Jessie’s own tears were checked more quickly by the sight of his than they would have been by any other means. She pulled herself together as well as she could. “No—o, don’t ask mother,” she said in a choked, thick voice, “it is no use, father would make me stay, and it would only make him angry if we asked him, and I—I want to help you, too,” she added, quite truthfully. “I shan’t mind so much by and by, p’raps. Don’t cry, Charlie. Turn round and listen, and I’ll tell you more stories. Then, after breakfast, I’ll tidy your room.”
The violence of Charlie’s sobs had quite frightened away and stopped hers, and banished for a time her home-sickness. She put all her thoughts into her coaxing of Charlie, and after a time he raised his head and turned around and faced her, and while he lay back on his pillows, very weary after his excitement, Jessie, the more weary of the two, tried bravely to be cheerful, and to talk brightly, and so Mrs. Lang found them when, a little later, she brought up Charlie’s breakfast on a tray.
Mrs. Lang even smiled when she saw the two together, evidently on such good terms, and the happy smile with which Charlie looked up at her delighted her sad heart. He was the apple of her eye, the great love of her life, the only thing in the world she cared for, and to see him happy, to see his dull, cheerless days brightened, gave her more pleasure than anything. She kissed her boy and looked quite kindly at Jessie.
“Your breakfast is ready in the oven,” she said, “and I’m sure you must be famished. I am. I thought I should never get the men started off. Now, darling,” to Charlie, “will you take your breakfast?” She put down the tray and raised him on his pillow a little. Jessie, accustomed now to invalids, beat up the pillow and placed it behind him.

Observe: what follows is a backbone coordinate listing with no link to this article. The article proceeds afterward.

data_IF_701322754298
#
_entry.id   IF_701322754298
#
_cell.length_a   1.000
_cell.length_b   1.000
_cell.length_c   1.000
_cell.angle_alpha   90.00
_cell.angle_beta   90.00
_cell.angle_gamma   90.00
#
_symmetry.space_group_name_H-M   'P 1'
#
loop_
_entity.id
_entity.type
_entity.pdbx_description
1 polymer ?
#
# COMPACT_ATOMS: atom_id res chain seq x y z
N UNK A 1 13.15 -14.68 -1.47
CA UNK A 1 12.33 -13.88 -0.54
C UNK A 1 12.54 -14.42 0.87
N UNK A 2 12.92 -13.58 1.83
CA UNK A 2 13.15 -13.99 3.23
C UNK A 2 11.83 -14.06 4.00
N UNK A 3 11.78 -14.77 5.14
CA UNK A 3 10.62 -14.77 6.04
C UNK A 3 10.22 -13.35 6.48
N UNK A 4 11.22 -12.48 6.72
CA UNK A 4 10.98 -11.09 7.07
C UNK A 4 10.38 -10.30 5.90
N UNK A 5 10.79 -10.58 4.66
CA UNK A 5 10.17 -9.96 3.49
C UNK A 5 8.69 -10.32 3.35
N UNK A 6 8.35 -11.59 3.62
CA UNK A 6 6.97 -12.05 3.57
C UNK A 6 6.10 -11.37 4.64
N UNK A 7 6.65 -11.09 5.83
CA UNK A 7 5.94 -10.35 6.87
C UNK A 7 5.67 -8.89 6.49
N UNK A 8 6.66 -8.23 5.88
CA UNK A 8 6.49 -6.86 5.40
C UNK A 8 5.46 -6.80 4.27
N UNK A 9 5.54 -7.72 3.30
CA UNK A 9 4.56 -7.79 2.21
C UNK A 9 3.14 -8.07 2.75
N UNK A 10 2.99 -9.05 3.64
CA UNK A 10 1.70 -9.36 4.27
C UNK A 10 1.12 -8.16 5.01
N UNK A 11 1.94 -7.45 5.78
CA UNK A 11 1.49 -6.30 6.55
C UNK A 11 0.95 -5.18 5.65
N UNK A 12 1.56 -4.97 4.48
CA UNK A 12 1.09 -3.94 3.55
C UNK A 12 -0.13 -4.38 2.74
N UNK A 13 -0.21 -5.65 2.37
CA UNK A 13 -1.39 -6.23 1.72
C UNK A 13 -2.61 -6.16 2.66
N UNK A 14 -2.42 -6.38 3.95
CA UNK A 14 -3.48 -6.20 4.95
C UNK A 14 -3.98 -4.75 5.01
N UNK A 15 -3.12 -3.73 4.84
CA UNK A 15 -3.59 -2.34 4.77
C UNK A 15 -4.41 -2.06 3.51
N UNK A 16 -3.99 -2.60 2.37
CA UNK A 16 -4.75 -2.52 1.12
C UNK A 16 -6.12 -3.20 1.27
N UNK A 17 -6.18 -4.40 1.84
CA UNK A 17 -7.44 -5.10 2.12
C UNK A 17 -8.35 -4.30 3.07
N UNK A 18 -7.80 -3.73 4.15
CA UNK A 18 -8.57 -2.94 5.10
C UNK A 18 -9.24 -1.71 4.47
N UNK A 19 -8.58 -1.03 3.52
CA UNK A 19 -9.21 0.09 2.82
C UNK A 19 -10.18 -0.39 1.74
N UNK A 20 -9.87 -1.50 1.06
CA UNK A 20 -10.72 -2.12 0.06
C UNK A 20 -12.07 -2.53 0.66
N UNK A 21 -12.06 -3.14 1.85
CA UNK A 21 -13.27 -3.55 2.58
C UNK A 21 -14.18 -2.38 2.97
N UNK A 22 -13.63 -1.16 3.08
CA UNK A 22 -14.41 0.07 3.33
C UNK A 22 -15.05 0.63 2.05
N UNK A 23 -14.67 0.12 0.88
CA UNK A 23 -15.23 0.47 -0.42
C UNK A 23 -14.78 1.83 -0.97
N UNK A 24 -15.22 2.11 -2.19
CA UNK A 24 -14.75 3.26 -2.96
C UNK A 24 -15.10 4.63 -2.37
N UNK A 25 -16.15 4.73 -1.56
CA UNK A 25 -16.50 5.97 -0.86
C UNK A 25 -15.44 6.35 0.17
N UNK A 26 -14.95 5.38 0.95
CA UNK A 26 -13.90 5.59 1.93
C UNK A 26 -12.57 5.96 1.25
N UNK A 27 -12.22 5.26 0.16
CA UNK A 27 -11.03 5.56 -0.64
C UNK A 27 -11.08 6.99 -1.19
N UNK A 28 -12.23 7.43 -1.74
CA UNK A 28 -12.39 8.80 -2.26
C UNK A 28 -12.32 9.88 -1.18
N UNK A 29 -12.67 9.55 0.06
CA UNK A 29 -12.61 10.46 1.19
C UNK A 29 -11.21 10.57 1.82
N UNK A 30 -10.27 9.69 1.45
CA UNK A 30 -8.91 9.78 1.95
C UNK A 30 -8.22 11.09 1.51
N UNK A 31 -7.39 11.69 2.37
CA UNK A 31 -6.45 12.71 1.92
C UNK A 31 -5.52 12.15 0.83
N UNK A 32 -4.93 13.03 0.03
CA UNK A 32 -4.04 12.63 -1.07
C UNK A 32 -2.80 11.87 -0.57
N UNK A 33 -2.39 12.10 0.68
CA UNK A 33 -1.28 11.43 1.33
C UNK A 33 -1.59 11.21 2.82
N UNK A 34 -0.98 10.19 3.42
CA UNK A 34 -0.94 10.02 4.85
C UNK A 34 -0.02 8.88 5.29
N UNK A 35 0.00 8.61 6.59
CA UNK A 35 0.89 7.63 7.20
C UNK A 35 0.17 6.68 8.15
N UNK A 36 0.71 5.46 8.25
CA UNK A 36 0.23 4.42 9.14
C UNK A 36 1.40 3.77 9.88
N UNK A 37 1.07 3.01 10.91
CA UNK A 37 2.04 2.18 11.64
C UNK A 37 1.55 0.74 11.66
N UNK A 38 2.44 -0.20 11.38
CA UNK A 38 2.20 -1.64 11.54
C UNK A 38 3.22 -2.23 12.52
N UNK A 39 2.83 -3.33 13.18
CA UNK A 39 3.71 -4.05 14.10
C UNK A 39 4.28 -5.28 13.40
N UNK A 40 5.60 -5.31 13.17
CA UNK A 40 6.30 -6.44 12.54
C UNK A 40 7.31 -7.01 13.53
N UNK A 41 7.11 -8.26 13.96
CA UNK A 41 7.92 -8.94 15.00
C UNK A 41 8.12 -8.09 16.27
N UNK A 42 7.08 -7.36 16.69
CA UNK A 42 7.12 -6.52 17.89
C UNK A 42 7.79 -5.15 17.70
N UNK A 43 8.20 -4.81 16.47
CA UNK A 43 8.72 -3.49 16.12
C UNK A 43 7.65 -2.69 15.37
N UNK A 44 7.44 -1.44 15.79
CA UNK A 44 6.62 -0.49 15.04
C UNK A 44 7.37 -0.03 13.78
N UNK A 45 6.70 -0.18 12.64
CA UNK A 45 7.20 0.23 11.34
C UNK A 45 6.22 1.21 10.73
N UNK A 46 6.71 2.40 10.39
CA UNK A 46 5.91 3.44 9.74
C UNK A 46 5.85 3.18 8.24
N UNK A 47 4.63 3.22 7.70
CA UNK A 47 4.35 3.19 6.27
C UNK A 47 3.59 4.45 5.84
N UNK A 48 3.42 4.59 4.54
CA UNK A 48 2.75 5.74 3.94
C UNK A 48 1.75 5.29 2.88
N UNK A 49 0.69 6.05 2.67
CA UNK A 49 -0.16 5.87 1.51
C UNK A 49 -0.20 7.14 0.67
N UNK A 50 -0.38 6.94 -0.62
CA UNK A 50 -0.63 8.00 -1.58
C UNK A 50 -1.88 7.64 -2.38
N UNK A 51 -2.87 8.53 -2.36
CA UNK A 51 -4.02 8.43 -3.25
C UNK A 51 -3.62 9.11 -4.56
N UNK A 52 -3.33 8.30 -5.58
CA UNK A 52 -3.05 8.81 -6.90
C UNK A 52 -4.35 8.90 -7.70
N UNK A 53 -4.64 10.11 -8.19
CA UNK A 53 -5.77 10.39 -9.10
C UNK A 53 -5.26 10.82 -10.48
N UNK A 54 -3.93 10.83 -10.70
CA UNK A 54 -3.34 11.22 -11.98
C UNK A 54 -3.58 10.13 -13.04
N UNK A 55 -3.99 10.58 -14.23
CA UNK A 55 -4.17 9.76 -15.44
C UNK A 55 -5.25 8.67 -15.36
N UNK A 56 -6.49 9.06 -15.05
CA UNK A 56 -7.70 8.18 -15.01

“Is that right?” she asked.
“Oh yes, that’s lovely,” said Charlie, with a sigh of pleasure.
Mrs. Lang brought forward the tray. Jessie’s eye fell on it with dismay. Trained by Miss Barley in dainty neatness, and by her grandmother in cleanness and care and thoughtfulness, the sight of it shocked her. The black dingy tray was smeared and dirty, the slice of bread rested on it, with no plate between, the knife and fork and cup were dirty too, and all was put down anyhow. Charlie probably was not accustomed to daintiness, but this was enough to check whatever appetite an invalid might have. Jessie longed to take the tray away, and set it according to her own notions, but she said nothing, for instinct told her that her mother’s feelings would be hurt if she did, and that it would not be nice for a stranger to come in and begin to alter things according to her own tastes. She made up her mind, though, to try in small ways to make things nicer for the invalid when she got the opportunity.